Writing and Speaking With Industry Jargon Considered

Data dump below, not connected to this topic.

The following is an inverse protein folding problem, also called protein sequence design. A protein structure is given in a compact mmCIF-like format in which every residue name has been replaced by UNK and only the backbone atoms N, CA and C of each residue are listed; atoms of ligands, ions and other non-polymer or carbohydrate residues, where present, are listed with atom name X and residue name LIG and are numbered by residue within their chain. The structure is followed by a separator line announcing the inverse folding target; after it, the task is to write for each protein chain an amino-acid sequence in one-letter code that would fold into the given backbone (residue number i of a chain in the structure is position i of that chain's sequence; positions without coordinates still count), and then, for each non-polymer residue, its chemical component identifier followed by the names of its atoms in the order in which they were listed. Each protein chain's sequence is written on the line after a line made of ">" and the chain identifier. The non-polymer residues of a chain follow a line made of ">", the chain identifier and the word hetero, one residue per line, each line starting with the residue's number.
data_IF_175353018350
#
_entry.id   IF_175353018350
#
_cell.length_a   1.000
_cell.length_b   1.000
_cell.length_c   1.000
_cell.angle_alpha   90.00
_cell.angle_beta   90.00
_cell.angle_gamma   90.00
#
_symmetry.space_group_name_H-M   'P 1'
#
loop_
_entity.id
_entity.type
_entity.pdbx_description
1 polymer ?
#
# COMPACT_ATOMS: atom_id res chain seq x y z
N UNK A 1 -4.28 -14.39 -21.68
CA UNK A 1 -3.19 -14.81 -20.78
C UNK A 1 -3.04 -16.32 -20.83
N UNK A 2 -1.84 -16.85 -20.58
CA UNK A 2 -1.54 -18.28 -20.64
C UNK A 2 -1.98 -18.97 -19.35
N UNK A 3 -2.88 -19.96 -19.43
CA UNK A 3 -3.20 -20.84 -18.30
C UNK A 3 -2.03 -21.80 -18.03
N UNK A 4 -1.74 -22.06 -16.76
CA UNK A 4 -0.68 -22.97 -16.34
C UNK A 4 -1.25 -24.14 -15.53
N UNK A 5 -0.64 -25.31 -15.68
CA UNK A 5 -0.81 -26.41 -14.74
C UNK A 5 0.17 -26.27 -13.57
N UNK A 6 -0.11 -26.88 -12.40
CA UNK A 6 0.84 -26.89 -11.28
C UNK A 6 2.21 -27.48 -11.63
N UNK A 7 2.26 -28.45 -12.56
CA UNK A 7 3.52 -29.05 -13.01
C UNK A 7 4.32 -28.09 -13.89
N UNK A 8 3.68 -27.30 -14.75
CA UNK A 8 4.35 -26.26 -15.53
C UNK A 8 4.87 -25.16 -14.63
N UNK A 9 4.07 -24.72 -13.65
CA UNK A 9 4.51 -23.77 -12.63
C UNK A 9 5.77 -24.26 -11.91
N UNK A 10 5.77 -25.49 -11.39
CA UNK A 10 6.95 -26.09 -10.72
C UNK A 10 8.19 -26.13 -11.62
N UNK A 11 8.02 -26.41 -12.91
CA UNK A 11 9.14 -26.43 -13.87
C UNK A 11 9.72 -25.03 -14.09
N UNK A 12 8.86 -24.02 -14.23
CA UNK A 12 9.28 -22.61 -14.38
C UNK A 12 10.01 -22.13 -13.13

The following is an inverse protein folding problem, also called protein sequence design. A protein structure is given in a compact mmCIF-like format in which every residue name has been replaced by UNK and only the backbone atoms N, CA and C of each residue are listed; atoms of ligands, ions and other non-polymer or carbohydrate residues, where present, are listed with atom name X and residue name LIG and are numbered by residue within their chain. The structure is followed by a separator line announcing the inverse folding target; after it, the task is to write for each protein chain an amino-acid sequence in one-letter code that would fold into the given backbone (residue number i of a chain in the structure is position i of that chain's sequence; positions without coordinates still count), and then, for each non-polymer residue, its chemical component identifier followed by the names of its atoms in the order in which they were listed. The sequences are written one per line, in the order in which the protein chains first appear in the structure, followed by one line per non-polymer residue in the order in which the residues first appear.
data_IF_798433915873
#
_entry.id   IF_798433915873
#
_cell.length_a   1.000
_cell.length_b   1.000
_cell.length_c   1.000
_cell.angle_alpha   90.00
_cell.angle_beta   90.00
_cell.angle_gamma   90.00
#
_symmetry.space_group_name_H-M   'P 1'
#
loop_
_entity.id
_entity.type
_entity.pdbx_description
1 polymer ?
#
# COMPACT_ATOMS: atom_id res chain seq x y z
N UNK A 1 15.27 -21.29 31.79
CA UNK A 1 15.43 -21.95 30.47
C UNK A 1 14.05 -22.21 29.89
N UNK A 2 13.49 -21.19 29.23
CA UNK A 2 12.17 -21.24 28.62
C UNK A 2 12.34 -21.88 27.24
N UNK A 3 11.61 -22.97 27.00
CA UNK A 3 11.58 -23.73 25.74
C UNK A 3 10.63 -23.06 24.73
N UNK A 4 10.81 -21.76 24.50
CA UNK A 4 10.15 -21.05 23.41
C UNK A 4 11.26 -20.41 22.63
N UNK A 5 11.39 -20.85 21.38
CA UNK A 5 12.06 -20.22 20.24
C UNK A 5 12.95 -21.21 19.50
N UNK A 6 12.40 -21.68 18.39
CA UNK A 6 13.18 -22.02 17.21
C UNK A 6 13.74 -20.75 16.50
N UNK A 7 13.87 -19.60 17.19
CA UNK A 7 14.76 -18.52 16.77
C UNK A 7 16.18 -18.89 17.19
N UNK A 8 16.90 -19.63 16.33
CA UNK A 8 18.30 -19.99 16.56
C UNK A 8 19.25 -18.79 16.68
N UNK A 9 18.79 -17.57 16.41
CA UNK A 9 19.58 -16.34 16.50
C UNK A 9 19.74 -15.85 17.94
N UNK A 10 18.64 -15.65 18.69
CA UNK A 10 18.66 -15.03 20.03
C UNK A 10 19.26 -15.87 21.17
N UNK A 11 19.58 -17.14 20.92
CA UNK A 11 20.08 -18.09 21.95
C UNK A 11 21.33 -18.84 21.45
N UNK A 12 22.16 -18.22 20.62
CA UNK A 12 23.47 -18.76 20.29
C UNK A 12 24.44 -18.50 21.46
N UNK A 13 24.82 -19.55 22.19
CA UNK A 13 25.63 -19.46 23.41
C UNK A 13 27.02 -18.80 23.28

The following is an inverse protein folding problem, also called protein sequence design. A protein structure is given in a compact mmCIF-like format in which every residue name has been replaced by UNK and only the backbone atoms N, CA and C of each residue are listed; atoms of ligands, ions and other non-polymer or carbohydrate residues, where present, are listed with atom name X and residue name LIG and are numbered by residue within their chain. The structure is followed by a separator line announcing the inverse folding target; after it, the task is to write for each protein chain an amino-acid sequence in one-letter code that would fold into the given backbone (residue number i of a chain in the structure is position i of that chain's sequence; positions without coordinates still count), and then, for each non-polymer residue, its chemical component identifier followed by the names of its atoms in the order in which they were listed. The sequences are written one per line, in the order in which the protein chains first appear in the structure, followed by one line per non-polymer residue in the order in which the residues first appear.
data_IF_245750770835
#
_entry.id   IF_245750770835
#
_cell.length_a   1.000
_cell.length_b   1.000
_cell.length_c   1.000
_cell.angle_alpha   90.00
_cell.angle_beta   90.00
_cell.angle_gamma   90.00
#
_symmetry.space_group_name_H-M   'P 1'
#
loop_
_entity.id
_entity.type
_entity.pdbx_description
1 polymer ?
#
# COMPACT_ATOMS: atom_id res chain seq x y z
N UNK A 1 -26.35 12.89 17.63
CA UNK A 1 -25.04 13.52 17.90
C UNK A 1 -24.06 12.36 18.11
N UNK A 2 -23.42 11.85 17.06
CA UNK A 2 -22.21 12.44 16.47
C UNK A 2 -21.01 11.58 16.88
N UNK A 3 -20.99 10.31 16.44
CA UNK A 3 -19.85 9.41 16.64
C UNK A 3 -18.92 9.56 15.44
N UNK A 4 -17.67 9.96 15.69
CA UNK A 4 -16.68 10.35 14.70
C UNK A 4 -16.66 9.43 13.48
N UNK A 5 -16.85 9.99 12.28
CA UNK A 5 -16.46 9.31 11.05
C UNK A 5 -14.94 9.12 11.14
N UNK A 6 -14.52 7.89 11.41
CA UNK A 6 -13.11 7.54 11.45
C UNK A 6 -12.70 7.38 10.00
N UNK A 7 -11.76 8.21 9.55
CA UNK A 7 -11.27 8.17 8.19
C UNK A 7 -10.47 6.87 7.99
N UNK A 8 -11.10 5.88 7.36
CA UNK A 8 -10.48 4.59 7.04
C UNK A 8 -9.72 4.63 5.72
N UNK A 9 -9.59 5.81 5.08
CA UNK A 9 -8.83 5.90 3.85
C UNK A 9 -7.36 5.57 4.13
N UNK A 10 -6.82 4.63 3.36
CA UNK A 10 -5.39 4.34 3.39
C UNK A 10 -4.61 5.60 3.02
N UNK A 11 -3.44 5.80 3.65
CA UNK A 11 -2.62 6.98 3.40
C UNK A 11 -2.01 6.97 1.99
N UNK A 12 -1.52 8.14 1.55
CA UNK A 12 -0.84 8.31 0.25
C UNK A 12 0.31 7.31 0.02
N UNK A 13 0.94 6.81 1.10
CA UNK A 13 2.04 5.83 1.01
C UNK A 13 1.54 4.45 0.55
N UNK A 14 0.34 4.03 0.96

Whenever one is writing or speaking it becomes readily apparent extremely quickly, regardless of the area of science, industry, or topic that the readers or listeners come from various levels of knowledge in the field. Obviously, it serves no purpose to talk or write over people’s heads. Likewise it only detracts from the author or speaker to talk down to the student, reader, or audience.Okay so, how do you talk to a broader audience, but ensure you are not boring the experts, or flying over the heads of the others?Now then, having written a number of industry articles and also spoken to far more groups than I care to remember – I suppose the technique I like best is to put it like this (example):”The US Navy along with the top university research teams have come a long way in the development of UUV’s (underwater unmanned vehicles) over the last decade.”By clarifying the term or acronym early, it allows for those in the industry, or the experts to read through it, and those who are not in the industry to at least follow along even though they are a novice. Plus, it allows the new comers to learn a new term and assists them, bringing them up to speed on the industry jargon. The same technique tends to work very well with large audiences and you are less apt to see, blank stares peering back at you.This is what I typically do, and although readers rarely give me feedback on this particular technique, I can safely say that I personally appreciate it when other authors of research papers, technical pieces, and industry articles do the same, especially when I am studying a new topic.Okay, realize also that you don’t want to use the long version in every sentence or repeat it too often, but it also makes sense if you have an extremely large audience reading your article, essay, or listening to your talk, YouTube video, or lecture to make mention of the term’s meaning along the way again, somewhere in the middle, especially if you are introducing a whole host of industry type jargon in your speech or writing.It is only fair to your audience that you do this, and frankly, you’d want them to do the same if they were teaching you a new topic as well. Meanwhile, as long as you keep it brief you will not alienate the other experts or your peers in using this strategy. Indeed, I hope you will please consider all this.